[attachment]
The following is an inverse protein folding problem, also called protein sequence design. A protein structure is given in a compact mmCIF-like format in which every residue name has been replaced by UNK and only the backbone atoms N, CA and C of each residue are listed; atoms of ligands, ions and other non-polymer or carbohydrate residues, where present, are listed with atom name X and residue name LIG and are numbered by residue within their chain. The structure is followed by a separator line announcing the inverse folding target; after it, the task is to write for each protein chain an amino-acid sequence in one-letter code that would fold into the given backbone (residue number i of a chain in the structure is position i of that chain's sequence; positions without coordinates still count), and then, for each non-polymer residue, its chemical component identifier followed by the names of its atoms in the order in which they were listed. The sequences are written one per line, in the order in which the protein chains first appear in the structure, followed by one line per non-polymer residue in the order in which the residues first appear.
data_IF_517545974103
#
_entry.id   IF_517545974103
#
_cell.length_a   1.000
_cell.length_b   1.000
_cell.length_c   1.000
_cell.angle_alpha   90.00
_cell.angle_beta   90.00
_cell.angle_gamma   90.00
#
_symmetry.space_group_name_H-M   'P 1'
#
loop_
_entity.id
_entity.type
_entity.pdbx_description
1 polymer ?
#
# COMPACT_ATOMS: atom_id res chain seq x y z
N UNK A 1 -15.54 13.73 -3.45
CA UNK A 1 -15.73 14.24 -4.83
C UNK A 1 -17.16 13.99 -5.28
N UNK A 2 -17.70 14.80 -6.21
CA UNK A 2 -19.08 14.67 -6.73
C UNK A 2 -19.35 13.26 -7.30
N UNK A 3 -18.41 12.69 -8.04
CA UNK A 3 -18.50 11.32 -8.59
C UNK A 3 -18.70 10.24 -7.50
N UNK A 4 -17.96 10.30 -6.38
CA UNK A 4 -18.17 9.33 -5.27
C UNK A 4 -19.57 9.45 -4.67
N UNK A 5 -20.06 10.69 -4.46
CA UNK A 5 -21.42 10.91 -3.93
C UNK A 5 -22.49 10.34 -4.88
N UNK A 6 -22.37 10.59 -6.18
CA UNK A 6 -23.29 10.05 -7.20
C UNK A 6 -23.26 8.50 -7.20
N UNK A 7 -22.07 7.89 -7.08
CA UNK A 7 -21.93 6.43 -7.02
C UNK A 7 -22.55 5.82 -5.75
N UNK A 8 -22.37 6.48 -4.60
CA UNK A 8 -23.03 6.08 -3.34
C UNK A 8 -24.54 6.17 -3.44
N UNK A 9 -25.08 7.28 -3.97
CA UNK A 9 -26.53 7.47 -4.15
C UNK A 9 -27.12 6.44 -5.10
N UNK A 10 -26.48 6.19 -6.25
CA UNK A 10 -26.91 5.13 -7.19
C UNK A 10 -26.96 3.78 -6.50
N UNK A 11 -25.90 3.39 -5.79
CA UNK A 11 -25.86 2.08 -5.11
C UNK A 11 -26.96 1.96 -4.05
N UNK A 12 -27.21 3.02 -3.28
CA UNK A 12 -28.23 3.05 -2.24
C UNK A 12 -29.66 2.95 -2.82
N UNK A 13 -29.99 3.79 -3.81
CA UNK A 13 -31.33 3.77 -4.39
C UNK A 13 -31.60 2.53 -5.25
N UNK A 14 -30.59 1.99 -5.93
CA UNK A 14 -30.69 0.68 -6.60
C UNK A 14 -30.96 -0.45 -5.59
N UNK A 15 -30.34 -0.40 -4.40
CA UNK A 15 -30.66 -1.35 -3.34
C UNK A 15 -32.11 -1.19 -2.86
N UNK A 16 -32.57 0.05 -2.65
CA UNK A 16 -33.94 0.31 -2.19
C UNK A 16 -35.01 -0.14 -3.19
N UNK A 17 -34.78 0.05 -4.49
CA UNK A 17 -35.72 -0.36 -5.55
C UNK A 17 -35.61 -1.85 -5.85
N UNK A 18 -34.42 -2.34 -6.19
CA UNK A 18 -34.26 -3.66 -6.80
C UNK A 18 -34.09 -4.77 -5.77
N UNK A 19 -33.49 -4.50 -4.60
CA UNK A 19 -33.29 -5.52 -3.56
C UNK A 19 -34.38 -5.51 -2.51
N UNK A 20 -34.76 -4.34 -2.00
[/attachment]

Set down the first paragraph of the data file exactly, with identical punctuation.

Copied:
The following is an inverse protein folding problem, also called protein sequence design. A protein structure is given in a compact mmCIF-like format in which every residue name has been replaced by UNK and only the backbone atoms N, CA and C of each residue are listed; atoms of ligands, ions and other non-polymer or carbohydrate residues, where present, are listed with atom name X and residue name LIG and are numbered by residue within their chain. The structure is followed by a separator line announcing the inverse folding target; after it, the task is to write for each protein chain an amino-acid sequence in one-letter code that would fold into the given backbone (residue number i of a chain in the structure is position i of that chain's sequence; positions without coordinates still count), and then, for each non-polymer residue, its chemical component identifier followed by the names of its atoms in the order in which they were listed. The sequences are written one per line, in the order in which the protein chains first appear in the structure, followed by one line per non-polymer residue in the order in which the residues first appear.